A significant increase in milk yield, better feed efficiency and an increased crop of high genetic quality calves.
These were just some of the advantages that encouraged a group of farmers to attend an RMS (Reproductive Management System) open day on the farm of Norman and James Morton, Armagh.
James Woods RMS manager for Genus ABS explained: “The recent volatility in milk price and the prospect that this could occur again in the future has encouraged many dairy farmers to examine their enterprise in even more detail to ascertain where efficiencies can be made and which might be most effective.
“One of the areas that has potential for improvement is fertility. The success of RMS in improving this aspect has meant that we have had, not only an increase in the number of farmers joining RMS, but also numerous enquiries for details of the system. Thus we decided to have an open day to facilitate these farmers and provide all of the detail.”
James went on to explain why fertility can be difficult to improve in the modern dairy herd.
He said: “Research statistics show that, in the modern dairy herd, 55% of heats last eight hours or less, while 50% have five or fewer mounts and 60% of heats occur at night. It is quite normal for 15 to 25 % of cows that are cycling to fail to express heat at any one time ie. silent heats. In view of these statistics it is very difficult for a farm with a high workload to be completely on top of heat detection.”
With over 25,000 cows now on the RMS program in Northern Ireland James detailed why local farmers have employed this program.
He said: “Ultimately our customers continue to strive for improvement within their own business and there is a significant financial return for investing in improved fertility and greater pregnancy generation – a return that far outweighs the cost of the service.”
RMS provides a highly skilled technician, using chalk based heat detection, sorting and serving the cows with all data recorded on computer. The sole focus is on improving heat detection and getting cows in calf more quickly.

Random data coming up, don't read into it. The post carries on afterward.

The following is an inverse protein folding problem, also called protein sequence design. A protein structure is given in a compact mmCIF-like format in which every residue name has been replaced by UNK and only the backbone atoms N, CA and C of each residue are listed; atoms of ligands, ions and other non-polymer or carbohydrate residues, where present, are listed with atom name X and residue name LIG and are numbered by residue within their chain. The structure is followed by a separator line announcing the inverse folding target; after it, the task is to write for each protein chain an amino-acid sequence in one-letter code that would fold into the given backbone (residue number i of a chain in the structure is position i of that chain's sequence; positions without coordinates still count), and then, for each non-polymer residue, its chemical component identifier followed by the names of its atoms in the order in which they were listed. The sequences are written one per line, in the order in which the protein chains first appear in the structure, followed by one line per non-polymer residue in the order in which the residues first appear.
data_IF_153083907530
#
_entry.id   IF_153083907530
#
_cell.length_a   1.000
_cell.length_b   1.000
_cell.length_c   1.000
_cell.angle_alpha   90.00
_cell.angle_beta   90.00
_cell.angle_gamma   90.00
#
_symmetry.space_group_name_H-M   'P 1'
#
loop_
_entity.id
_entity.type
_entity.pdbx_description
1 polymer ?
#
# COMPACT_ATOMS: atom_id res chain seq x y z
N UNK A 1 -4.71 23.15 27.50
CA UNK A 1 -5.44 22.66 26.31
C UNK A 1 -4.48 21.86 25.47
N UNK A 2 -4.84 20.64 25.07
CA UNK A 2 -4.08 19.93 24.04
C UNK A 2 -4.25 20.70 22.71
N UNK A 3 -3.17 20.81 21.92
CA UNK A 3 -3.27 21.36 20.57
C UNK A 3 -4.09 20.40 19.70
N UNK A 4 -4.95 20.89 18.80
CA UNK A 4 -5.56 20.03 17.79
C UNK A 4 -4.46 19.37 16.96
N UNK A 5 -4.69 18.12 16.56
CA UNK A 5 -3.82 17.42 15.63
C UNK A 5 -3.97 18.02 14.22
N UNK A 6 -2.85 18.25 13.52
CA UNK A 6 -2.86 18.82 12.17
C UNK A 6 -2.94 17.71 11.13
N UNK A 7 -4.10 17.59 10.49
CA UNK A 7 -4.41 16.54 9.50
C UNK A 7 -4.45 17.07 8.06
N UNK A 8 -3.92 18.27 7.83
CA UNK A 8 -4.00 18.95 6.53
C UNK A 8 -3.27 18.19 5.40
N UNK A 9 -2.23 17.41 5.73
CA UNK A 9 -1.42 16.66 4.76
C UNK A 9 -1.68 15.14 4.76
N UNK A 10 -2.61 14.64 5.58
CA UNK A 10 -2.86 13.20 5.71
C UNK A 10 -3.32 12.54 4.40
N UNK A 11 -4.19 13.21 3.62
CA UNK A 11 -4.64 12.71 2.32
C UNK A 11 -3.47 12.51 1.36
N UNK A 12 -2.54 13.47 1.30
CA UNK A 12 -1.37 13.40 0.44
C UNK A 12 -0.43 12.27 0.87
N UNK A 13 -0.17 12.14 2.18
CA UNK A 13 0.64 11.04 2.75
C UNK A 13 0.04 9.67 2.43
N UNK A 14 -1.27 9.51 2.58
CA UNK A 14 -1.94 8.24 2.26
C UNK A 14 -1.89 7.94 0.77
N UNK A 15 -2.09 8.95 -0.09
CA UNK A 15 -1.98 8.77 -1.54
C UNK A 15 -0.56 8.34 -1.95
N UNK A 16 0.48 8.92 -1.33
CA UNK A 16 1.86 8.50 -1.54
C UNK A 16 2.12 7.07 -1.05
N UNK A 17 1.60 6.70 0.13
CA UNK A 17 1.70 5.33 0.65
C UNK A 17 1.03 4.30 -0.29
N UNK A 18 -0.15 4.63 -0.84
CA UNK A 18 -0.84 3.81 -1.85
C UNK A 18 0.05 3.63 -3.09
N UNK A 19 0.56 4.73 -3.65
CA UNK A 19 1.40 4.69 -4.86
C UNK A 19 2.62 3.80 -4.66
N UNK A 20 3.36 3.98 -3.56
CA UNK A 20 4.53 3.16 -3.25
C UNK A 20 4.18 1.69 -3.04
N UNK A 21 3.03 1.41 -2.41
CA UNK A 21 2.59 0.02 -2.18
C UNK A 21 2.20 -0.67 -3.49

The resultant increase in fertility leads to many more advantages in the herd. The one that is immediately obvious is the increased milk sales per cow per year. Getting cows in calf more quickly means there is a higher proportion of fresh calved cows in the herd and fewer stale milkers.
Better feed efficiency is a very welcome result – cows in early lactation use feed more efficiently leading to more cost-effective milk production.
The increased fertility results in more calvings and the resultant calves are better performing animals due to the fact that on RMS the sires are specifically selected for each individual cow. These high performers can join the herd or be sold at a premium price. With more cows getting in calf fewer will be culled.
The data collected and its detailed analysis allows for continual monitoring of herd performance enabling the farmer to make informed decisions more quickly and Genus ABS to provide a detailed technical advice package. It is also a valuable information resource for everyone involved in the enterprise eg. vet, nutritionist, scanning technician, financial adviser etc.
Aidan Fox, Livestock Scanning Services highlighted the importance of having up to date information to make quicker and more proactive management decisions.
Aidan commented: “Key to improving fertility is having accurate paperwork. Recording calving dates and service dates helps me to understand where a cow is in her breeding cycle. I can give more accurate feedback and the farmer has more control of his dairy herd.”
Gareth Anderson of FarmGate Nutrition explained to farmers some of the key areas of nutrition that were important in improving pregnancy rates. He described the “conception management steps” that formed part of the “classic 365 day cow cycle”.
These management steps included:
r Consistency of the diet presented to cows, with particular focus on changing the diets as few times as possible.
r Managing feed space, especially in close up dry cows and early lactation cows. This would maximise dry matter intake and lead to less metabolic disorders and ketosis.
r Inclusion of micro nutrients such as live yeast and glycerine in the total mixed ration of dry cows and early lactation cows to reduce the negative effects of acidosis and maximise energy intakes.
r Regular forage mineral analysis and feeding a balanced mineral supplement that addressed any deficiencies in the forage analysis.
r Monthly focus on milk recordings, with particular attention to milk protein in early lactation cows and heifers.
Implementation of these management steps in conjunction with RMS had led to significant improvements in fertility figures of many Northern Ireland herds.
For more information on the RMS system contact your Genus rep or phone the office on 028 3833 1451.
Gareth Anderson can be contacted on Tel: 078 9486 5975.